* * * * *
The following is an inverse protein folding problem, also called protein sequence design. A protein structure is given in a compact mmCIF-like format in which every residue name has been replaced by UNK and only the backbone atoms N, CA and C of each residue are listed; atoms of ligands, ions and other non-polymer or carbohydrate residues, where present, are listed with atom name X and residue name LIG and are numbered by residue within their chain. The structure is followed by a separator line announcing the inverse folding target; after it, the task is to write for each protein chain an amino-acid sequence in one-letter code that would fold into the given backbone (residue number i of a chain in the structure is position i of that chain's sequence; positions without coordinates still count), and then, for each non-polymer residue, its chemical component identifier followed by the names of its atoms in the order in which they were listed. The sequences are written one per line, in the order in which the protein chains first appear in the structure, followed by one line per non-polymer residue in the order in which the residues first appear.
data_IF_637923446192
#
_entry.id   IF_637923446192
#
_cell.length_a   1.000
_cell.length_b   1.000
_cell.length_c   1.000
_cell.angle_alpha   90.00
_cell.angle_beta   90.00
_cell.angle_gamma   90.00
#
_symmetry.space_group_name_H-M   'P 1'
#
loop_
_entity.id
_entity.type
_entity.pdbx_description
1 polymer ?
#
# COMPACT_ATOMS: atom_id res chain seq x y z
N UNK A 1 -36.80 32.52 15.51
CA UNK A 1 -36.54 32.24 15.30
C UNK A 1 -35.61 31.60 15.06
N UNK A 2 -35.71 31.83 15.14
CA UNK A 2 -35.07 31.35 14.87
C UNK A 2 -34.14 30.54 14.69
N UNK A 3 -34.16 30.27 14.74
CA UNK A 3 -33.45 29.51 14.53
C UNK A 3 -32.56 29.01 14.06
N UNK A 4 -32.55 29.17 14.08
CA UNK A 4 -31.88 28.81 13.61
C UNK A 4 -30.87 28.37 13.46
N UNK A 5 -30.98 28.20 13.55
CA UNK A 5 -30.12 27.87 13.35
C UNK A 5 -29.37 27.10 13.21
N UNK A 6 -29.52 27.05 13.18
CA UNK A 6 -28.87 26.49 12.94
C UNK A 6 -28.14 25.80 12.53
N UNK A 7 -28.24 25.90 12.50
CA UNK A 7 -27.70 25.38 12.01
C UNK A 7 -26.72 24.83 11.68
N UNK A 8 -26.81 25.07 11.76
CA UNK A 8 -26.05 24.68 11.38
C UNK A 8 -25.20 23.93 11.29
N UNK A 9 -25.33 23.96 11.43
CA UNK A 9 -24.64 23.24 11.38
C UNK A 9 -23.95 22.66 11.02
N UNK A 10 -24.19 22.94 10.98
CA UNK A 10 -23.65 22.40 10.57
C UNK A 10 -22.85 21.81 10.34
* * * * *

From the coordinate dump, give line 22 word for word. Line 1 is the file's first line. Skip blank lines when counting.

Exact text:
N UNK A 1 -36.80 32.52 15.51